Two anti-trans bills have passed the Idaho House and Senate (HB 500, HB 509), with one held up in committee (HB 465). With the forward momentum of these bills, one has to wonder how our state priorities have gone so far off course. Each bill has a host of legal issues, if passed, and bears little resemblance to the common-sense legislation Idaho is famous for.
HB509, dealing with preventing individuals from changing their markers on birth certificates, seems to serve little purpose other than to prevent people from legally transitioning. HB500, dealing with trans women and girls playing sports, is a solution looking for a problem and somehow fails to even raise the question about trans men.
Looking across the country, we can see legislating this particular issue has been challenging. Case in point, follow multi-year state champion and undefeated wrestler Mack Briggs in Texas, the trans man forced to wrestle with girls after courts ruled he must play sports by his birth record assigned sex (female). While adhering to that ruling, parents of those girls challenged again, trying to remove him from competition citing a competitive advantage from his hormone treatment as part of his transition. As court challenges went flying, a simple question…if he can’t wrestle with girls, and he can’t wrestle with boys…where exactly should he wrestle?
These are complex issues that need thoughtfulness, understanding, compassion, but most importantly, good policy and common sense. Idaho’s approach will create an endless cycle of legal challenges and an alienating environment of “otherness” for one of our most vulnerable populations. No matter what you believe or which way you slice and dice it, that is poor policy.
As a business owner and an organizer of Boise Startup Week, one of our biggest messages is that Idaho is a welcoming place for all. Idaho companies are on the front lines of positive ambassadorship speaking with technologists, entrepreneurs, investors and students from around the country, and Idaho businesses will bear the consequences.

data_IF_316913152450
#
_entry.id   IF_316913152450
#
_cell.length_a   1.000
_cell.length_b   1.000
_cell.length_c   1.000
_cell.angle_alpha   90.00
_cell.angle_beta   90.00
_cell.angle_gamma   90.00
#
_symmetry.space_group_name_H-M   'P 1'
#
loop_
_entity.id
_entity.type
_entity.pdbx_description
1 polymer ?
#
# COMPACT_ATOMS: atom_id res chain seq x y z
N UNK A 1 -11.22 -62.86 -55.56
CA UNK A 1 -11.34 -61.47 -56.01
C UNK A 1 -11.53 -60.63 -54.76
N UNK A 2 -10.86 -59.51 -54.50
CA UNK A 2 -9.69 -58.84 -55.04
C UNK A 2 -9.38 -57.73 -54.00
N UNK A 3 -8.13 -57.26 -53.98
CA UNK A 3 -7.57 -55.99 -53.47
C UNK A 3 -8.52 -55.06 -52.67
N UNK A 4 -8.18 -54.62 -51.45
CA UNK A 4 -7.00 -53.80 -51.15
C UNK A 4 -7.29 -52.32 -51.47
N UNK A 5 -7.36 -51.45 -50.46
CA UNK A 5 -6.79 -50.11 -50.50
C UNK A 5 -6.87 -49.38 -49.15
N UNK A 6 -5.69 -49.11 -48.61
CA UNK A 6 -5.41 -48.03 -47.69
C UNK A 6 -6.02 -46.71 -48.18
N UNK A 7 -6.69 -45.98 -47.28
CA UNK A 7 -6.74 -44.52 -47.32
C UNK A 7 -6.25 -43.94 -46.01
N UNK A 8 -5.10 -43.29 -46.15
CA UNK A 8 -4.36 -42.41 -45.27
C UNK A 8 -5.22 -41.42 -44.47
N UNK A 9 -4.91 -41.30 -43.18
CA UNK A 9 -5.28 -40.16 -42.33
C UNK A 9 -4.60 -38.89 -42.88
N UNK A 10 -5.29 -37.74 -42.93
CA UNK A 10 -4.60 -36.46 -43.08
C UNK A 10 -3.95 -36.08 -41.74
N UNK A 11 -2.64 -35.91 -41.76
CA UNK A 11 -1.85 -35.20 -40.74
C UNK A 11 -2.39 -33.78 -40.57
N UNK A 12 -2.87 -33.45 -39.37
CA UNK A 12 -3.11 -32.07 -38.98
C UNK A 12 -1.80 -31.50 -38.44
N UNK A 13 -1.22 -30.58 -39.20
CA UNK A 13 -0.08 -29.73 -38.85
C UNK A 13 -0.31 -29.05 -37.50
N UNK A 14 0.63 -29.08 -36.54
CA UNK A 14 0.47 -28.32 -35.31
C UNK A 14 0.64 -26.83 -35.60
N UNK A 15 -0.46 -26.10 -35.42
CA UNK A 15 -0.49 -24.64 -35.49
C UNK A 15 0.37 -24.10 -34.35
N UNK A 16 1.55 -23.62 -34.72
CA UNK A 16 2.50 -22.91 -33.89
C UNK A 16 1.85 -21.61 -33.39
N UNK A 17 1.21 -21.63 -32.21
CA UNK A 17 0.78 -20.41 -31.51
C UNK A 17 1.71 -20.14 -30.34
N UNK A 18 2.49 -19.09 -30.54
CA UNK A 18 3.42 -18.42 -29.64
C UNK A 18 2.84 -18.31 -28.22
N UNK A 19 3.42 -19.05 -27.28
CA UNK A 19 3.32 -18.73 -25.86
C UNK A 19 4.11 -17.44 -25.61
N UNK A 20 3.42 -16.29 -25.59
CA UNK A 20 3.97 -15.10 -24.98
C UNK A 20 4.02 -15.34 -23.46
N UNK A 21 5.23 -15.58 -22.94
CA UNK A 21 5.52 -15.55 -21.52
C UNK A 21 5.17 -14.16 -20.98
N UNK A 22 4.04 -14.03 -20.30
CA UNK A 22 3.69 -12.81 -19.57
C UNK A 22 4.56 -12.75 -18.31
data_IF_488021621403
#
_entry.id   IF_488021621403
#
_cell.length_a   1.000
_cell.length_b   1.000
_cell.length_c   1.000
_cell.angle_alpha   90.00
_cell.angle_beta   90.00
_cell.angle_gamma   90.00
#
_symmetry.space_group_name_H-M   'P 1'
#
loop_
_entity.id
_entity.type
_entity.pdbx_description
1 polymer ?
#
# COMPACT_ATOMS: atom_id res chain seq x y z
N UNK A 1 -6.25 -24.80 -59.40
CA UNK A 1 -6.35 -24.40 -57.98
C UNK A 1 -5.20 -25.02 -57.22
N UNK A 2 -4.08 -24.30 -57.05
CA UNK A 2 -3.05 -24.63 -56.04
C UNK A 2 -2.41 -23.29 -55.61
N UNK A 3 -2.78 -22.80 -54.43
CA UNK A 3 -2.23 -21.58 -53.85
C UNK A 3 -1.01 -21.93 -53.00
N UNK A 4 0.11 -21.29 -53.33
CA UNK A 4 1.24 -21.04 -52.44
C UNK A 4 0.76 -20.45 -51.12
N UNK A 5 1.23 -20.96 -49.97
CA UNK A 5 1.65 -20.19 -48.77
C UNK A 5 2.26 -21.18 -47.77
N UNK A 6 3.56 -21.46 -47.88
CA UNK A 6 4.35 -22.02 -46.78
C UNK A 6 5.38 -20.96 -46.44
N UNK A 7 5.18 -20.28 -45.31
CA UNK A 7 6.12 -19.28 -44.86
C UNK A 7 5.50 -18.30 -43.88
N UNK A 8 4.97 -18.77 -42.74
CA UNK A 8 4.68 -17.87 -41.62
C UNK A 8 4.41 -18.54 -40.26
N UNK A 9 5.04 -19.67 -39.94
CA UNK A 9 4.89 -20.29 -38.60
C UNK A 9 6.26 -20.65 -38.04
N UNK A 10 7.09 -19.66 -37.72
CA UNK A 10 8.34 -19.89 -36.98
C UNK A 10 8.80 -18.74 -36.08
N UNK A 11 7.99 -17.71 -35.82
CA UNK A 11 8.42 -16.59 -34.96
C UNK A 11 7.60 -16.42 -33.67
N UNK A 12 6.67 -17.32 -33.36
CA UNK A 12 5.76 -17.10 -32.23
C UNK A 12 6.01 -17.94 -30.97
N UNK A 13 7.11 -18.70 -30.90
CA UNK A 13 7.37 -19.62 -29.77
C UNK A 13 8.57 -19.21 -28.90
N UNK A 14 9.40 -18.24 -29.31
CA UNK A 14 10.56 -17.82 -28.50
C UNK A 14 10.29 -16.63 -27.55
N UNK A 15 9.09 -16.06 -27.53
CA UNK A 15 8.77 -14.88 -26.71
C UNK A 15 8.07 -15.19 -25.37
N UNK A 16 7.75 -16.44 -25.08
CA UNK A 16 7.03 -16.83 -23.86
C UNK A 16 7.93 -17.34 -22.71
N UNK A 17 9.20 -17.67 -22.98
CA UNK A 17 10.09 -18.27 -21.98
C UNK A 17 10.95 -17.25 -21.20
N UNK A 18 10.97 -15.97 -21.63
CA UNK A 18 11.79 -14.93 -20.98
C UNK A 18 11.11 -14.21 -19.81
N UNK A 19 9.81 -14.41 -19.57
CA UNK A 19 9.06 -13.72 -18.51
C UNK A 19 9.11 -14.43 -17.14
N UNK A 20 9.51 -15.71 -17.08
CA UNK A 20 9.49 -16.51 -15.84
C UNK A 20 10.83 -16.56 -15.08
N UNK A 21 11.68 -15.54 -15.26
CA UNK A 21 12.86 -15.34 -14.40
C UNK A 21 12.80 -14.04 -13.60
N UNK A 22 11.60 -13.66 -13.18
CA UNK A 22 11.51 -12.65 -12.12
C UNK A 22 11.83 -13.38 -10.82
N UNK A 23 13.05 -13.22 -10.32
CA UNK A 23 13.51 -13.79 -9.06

Data suggest only 0.6% of the U.S. population identifies as transgender (Williams Institute 2016). The impact of doubling down on divisive issues rooted not in real community challenges such as housing, public transportation or good-paying jobs, means we are creating more legislative red tape, and overall it reduces our competitiveness in the global marketplace. But most important, it keeps perpetuating negative perceptions about our community.
And for what? What do we gain rushing sloppy legislation to tell a tiny fraction of healthy kids they should be fearful of trying to play sports? Or that a legal adult can’t make a choice with their own doctor? Is that even remotely rational? Is that the Idaho way?
Lawmakers should take note: There is no force stronger to drive away capital, talent and resources then a perception that Idaho is unable to welcome everyone. The best lessons of the workplace show over and over that a diversity of perspectives and ideas builds strong companies and communities. Attracting this diversity and developing bridges of understanding is the best way to build better products and services.
Recently, HP, Micron, Chobani and Clif Bar & Company co-published an open letter to this effect.
Their words echo what real leadership on these issues sounds like.
To the trans people reading this article, keep your chin high. Be proud of who you are. There are entire communities of business owners who know your value and the diversity of perspectives you offer.
We’re here for you. We welcome you, and you can play any position you want on the company softball team. We don’t believe in barriers.
Nick Crabbs is a partner at Vynyl and co-chair of Boise Startup Week.
Open letter to legislators from HP, Micron, Chobani and Clif Bar
Dear Senators Lodge and Harris:
We write to share our concerns regarding legislation that recently passed the House of Representatives and is now pending in the Senate. Specifically, this includes House Bills 500 and 509.
As businesses, we’re committed to the principles of diversity and inclusion, and we are very proud to call Idaho home. It’s a privilege and honor to be ambassadors for the state in our daily interactions with customers, communities, and companies across the nation and around the world. We proudly talk about its strong and growing economy, and how it’s one of the best places in the nation to do business and live. Most important, we talk about the welcoming, big-hearted spirit of its people, and why our employees are so grateful to live and raise their families here.
This is a well-earned reputation and these bills targeting transgender Idahoans puts that reputation at risk and goes against creating a workforce that welcomes all. Passage of these bills could hurt our ability to attract and retain top talent to Idaho, and it could damage Idaho’s ability to attract new businesses and create new jobs.
With respect, we ask you to support all of Idaho’s diverse communities and reject these measures.
Clif Bar & Company